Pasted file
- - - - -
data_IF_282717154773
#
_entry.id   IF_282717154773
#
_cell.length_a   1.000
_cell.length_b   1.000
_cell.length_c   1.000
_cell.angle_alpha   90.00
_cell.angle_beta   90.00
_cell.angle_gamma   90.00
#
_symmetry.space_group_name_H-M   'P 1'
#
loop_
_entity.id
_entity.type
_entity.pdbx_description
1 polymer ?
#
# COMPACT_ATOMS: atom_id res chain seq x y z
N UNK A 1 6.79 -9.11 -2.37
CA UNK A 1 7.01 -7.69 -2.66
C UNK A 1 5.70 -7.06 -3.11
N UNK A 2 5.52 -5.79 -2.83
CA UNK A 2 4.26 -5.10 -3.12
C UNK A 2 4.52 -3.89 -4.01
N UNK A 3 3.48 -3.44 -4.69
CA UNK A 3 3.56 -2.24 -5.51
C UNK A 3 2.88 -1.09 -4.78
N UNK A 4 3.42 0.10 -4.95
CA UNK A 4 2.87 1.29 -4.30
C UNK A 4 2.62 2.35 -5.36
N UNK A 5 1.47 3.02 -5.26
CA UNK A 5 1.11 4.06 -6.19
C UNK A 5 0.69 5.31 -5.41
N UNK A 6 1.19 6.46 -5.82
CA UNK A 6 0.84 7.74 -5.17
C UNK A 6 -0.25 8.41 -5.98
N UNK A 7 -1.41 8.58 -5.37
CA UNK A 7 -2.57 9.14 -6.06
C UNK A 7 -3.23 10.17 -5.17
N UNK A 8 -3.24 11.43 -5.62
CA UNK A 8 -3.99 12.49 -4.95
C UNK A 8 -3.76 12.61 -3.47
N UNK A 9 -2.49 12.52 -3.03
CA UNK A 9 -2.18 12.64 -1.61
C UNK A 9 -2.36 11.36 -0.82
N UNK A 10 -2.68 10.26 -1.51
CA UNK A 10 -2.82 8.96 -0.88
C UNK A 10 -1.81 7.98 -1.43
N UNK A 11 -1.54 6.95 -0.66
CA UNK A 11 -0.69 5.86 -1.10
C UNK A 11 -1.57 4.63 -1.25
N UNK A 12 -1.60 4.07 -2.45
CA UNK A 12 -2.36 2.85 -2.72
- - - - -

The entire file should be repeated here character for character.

data_IF_282717154773
#
_entry.id   IF_282717154773
#
_cell.length_a   1.000
_cell.length_b   1.000
_cell.length_c   1.000
_cell.angle_alpha   90.00
_cell.angle_beta   90.00
_cell.angle_gamma   90.00
#
_symmetry.space_group_name_H-M   'P 1'
#
loop_
_entity.id
_entity.type
_entity.pdbx_description
1 polymer ?
#
# COMPACT_ATOMS: atom_id res chain seq x y z
N UNK A 1 6.79 -9.11 -2.37
CA UNK A 1 7.01 -7.69 -2.66
C UNK A 1 5.70 -7.06 -3.11
N UNK A 2 5.52 -5.79 -2.83
CA UNK A 2 4.26 -5.10 -3.12
C UNK A 2 4.52 -3.89 -4.01
N UNK A 3 3.48 -3.44 -4.69
CA UNK A 3 3.56 -2.24 -5.51
C UNK A 3 2.88 -1.09 -4.78
N UNK A 4 3.42 0.10 -4.95
CA UNK A 4 2.87 1.29 -4.30
C UNK A 4 2.62 2.35 -5.36
N UNK A 5 1.47 3.02 -5.26
CA UNK A 5 1.11 4.06 -6.19
C UNK A 5 0.69 5.31 -5.41
N UNK A 6 1.19 6.46 -5.82
CA UNK A 6 0.84 7.74 -5.17
C UNK A 6 -0.25 8.41 -5.98
N UNK A 7 -1.41 8.58 -5.37
CA UNK A 7 -2.57 9.14 -6.06
C UNK A 7 -3.23 10.17 -5.17
N UNK A 8 -3.24 11.43 -5.62
CA UNK A 8 -3.99 12.49 -4.95
C UNK A 8 -3.76 12.61 -3.47
N UNK A 9 -2.49 12.52 -3.03
CA UNK A 9 -2.18 12.64 -1.61
C UNK A 9 -2.36 11.36 -0.82
N UNK A 10 -2.68 10.26 -1.51
CA UNK A 10 -2.82 8.96 -0.88
C UNK A 10 -1.81 7.98 -1.43
N UNK A 11 -1.54 6.95 -0.66
CA UNK A 11 -0.69 5.86 -1.10
C UNK A 11 -1.57 4.63 -1.25
N UNK A 12 -1.60 4.07 -2.45
CA UNK A 12 -2.36 2.85 -2.72